– A trustee may not profiteer from his trusteeship whatsoever;
– A trustee owes a strict duty of loyalty so that there can never be a possibility of any conflict of interest.
It is our view, after dozens of cases we have investigated, that the Insolvency Service, the industry’s only regulator is rotten to the core with corrupt practices and members who work covertly to assist unscrupulous lawyers and private insolvency practitioners (“IP”) in abusing the legislation to make often disproportionate gains through the administration of the role of the fiduciary trustee. The conduct is unlawful and yet scrutiny of the fees being applied by the IP is often made beyond reach of those affected by the insolvency, including creditors. There is a need to encourage and advocate transparency and to investigate the sector has a whole. Without an independent regulator that operates with integrity, the sector has become a law unto itself and the courts support and are are generally biased in favour of the IP, who acts as an affectual officer of the court in administration of their role. They are given far too much power, with absolutely no regulation or come back, so the abuse prevails.
Intelligence UK – Getting you back on track
Insolvency investigation services
Intelligence UK has broad experience in investigating complex and high profile corporate and personal insolvency cases. We have forged long term mutually beneficial relationships with leading counsel associates who synergise perfectly with our investigatory strategy. We have the capability to privately prosecute, both in the civil courts and criminally where there is misconduct on the part of insolvency office holders.
We specialise in asset recovery, often achieving results for creditors where insolvency practitioners have failed through either lack of willing or inability.
Get in touch with us today to find out how we may be able to help. Simply email us with your enquiry to email@example.com.
Preserving the creditor’s position & asset recovery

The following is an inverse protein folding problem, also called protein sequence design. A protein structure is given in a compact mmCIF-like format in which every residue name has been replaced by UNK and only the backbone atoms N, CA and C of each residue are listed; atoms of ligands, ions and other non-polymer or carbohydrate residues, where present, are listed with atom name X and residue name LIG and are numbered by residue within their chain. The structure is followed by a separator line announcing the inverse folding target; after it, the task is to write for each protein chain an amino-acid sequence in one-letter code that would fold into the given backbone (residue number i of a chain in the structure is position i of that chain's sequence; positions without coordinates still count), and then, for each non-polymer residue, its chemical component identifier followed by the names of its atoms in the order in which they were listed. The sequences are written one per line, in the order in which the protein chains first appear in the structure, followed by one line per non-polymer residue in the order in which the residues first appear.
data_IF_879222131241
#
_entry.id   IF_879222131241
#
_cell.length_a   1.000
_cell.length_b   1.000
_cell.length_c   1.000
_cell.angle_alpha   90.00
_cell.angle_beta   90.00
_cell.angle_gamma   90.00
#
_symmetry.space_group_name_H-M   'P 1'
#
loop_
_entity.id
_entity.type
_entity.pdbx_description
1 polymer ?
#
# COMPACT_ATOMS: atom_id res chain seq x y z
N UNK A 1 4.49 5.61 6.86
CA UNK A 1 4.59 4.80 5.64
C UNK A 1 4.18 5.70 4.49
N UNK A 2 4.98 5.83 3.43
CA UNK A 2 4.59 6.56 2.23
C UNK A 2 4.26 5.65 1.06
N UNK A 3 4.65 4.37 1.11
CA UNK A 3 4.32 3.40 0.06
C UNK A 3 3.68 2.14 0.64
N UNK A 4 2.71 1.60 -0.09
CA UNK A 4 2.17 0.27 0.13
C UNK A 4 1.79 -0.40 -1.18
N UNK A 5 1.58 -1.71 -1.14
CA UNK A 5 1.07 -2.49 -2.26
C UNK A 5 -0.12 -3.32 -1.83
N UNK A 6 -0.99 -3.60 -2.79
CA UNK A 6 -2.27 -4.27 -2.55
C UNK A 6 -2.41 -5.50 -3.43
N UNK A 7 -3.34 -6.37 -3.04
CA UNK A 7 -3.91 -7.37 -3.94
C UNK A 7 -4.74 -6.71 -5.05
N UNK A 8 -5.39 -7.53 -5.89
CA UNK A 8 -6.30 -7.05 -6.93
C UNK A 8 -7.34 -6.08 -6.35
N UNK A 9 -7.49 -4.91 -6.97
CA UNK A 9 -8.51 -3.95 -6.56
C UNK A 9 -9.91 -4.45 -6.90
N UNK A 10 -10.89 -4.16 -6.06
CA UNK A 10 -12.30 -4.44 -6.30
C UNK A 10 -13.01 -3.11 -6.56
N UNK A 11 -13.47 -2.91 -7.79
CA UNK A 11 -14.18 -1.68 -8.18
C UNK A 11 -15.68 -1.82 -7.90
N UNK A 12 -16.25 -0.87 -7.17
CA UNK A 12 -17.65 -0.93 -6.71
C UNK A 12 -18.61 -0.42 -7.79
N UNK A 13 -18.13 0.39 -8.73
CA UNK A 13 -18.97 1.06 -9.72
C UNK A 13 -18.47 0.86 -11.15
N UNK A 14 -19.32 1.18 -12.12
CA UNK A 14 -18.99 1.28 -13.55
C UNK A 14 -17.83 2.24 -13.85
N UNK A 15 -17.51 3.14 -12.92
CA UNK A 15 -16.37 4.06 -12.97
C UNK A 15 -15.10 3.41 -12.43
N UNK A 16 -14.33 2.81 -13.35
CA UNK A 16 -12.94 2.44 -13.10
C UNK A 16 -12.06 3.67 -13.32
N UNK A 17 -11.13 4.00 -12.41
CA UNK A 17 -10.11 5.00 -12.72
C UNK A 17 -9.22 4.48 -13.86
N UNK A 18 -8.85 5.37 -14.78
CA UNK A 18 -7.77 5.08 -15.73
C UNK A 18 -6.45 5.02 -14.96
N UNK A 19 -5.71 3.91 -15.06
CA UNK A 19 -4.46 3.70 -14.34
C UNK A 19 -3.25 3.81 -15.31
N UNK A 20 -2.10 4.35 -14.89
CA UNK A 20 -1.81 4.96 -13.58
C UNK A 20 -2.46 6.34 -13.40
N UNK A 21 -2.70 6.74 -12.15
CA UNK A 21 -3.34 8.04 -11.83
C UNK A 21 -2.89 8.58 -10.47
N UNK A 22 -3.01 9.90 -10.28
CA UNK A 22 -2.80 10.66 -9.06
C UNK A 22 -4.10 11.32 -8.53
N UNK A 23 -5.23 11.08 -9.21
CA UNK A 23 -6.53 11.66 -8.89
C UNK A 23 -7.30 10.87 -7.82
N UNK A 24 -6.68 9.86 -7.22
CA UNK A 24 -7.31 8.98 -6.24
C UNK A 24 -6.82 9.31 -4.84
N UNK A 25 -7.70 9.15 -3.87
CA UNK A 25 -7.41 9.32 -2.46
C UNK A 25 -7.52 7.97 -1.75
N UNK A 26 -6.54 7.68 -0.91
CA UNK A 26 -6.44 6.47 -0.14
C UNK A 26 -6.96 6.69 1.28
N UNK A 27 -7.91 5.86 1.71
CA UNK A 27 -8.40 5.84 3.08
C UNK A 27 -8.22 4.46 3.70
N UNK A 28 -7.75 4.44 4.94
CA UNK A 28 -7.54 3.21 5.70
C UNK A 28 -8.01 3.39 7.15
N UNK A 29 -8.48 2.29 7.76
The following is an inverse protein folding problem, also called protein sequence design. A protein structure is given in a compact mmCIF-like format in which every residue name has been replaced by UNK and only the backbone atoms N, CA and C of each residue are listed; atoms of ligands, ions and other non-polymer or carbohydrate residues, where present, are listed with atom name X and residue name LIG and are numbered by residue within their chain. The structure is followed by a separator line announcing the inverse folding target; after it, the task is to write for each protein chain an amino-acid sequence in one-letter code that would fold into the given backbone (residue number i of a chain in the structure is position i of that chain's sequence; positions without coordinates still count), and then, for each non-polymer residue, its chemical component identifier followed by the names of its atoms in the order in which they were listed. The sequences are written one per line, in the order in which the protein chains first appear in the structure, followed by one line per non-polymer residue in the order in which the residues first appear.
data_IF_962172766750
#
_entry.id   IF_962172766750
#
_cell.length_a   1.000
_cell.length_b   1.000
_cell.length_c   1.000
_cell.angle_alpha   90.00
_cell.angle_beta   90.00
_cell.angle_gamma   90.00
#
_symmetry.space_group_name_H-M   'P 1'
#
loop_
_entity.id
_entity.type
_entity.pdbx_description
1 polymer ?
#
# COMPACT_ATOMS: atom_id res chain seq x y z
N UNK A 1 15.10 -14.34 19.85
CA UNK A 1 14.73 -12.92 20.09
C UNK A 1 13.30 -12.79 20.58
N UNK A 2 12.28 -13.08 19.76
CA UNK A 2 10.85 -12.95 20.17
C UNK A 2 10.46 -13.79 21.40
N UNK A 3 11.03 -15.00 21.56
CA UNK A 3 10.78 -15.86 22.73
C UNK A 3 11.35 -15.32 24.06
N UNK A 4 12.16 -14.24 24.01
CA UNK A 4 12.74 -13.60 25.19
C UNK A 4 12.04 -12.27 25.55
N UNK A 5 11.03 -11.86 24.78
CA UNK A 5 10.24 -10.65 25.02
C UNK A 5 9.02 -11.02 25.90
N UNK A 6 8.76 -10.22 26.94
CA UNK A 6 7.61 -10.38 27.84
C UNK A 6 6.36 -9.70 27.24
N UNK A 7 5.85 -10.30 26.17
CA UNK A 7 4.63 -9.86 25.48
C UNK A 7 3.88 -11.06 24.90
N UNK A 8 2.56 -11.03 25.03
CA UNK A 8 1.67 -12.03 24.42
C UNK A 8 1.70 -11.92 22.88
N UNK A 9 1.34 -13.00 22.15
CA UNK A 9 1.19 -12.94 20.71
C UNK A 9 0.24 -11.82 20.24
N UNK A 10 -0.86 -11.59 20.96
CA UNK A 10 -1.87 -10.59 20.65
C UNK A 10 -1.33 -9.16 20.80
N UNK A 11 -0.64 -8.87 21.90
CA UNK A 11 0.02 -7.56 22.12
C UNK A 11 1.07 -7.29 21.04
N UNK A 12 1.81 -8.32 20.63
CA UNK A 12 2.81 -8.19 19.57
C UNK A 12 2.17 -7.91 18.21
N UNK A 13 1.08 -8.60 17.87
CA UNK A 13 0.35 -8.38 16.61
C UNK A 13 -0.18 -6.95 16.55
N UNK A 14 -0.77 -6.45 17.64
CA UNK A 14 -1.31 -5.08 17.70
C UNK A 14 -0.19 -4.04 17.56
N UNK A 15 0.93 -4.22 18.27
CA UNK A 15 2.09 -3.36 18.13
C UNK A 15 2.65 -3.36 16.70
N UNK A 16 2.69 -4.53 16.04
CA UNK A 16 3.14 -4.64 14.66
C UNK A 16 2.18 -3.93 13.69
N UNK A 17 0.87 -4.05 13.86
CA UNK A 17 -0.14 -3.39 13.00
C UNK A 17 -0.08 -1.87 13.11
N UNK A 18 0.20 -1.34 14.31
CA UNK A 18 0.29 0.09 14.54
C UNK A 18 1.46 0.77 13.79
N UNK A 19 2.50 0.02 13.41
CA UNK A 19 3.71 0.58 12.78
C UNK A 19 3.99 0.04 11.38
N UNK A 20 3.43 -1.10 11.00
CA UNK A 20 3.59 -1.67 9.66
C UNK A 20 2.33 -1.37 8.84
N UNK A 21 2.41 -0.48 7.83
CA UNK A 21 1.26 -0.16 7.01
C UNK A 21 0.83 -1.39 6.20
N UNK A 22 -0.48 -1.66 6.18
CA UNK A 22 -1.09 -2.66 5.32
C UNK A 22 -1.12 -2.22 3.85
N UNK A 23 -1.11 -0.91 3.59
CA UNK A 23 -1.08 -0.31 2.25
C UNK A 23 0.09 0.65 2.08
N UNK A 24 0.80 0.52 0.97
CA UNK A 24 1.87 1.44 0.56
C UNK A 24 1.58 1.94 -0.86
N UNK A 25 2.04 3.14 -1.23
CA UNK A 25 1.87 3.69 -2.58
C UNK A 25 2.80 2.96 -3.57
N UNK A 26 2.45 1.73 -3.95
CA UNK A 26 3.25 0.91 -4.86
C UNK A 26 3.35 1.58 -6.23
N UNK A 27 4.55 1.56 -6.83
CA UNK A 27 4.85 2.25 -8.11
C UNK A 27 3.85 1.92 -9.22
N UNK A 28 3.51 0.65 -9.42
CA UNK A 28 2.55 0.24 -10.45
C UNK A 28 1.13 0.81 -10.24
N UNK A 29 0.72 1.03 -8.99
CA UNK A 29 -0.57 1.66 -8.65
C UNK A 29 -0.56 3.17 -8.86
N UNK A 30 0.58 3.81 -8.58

Our extensive experience of fraud investigation, asset-tracing and specialisation in insolvency law enables us to provide expert assistance, acting fast, getting to the root of the issues, reducing costs and delays for our clients whilst maximising the chances of securing evidence and recovering assets.
Often there is a way out and most often, we have found that there are ways of getting back into control. Sometimes the boundary to achieving success is a conflicting position or motive between a creditor and the insolvency practitioner.
We apply our forensic minds and substantial knowledge of the sector to create and execute the strategy. We create court ready reports for lawyers and the clients we work with directly, saving substantially on time and money by getting to the heart of the issues, delivering successful outcomes and consolidating the arguments to perfect litigation strategy.
The first step towards getting somewhere is to decide you’re not going to stay where you are.
– J.P Morgan
Insolvency law is widely being used as the vehicle of choice for white collar criminals in defrauding their victims. Whether by taking away standing to bring litigation by misuse of insolvency legislation or whether by using insolvency and fictitious claims and misapplied, often accentuated fees, we have identified a massive problem in the insolvency sector and there is urgent need of reform.
With an in-depth understanding of cross-disciplinary best practices, Intelligence UK is inter-connected across jurisdictions and regulatory fronts, enabling us to carry out multi-jurisdictional investigations and hit issues head on wherever they arise.
Intelligence UK is making a 12-part documentary series exposing the UK’s out of control systemic corruption and identifying the perpetrators in judicial, public and ministerial office. Be sure to like and follow us on our Youtube Channel.